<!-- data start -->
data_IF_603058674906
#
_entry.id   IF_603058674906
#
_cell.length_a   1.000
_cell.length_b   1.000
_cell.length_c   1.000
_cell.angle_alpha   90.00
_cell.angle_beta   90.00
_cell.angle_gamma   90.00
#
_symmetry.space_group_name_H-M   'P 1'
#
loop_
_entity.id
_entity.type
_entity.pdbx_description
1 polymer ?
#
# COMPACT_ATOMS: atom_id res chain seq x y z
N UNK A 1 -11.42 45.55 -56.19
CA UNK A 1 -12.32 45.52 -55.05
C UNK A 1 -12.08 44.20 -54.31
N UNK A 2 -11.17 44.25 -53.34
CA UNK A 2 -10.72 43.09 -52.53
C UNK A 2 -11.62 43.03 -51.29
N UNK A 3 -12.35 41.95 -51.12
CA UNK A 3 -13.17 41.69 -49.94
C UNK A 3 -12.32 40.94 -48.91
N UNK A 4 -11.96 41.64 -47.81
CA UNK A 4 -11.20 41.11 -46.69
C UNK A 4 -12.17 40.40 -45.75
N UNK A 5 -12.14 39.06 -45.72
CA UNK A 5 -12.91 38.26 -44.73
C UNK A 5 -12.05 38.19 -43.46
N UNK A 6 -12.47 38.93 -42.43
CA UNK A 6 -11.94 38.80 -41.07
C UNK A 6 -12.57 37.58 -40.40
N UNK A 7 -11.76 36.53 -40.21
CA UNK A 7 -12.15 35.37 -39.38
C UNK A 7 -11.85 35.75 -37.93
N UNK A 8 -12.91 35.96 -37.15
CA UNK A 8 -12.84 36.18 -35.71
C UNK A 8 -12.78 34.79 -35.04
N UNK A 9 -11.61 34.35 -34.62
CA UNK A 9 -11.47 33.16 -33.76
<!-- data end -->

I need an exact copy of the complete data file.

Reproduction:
data_IF_603058674906
#
_entry.id   IF_603058674906
#
_cell.length_a   1.000
_cell.length_b   1.000
_cell.length_c   1.000
_cell.angle_alpha   90.00
_cell.angle_beta   90.00
_cell.angle_gamma   90.00
#
_symmetry.space_group_name_H-M   'P 1'
#
loop_
_entity.id
_entity.type
_entity.pdbx_description
1 polymer ?
#
# COMPACT_ATOMS: atom_id res chain seq x y z
N UNK A 1 -11.42 45.55 -56.19
CA UNK A 1 -12.32 45.52 -55.05
C UNK A 1 -12.08 44.20 -54.31
N UNK A 2 -11.17 44.25 -53.34
CA UNK A 2 -10.72 43.09 -52.53
C UNK A 2 -11.62 43.03 -51.29
N UNK A 3 -12.35 41.95 -51.12
CA UNK A 3 -13.17 41.69 -49.94
C UNK A 3 -12.32 40.94 -48.91
N UNK A 4 -11.96 41.64 -47.81
CA UNK A 4 -11.20 41.11 -46.69
C UNK A 4 -12.17 40.40 -45.75
N UNK A 5 -12.14 39.06 -45.72
CA UNK A 5 -12.91 38.26 -44.73
C UNK A 5 -12.05 38.19 -43.46
N UNK A 6 -12.47 38.93 -42.43
CA UNK A 6 -11.94 38.80 -41.07
C UNK A 6 -12.57 37.58 -40.40
N UNK A 7 -11.76 36.53 -40.21
CA UNK A 7 -12.15 35.37 -39.38
C UNK A 7 -11.85 35.75 -37.93
N UNK A 8 -12.91 35.96 -37.15
CA UNK A 8 -12.84 36.18 -35.71
C UNK A 8 -12.78 34.79 -35.04
N UNK A 9 -11.61 34.35 -34.62
CA UNK A 9 -11.47 33.16 -33.76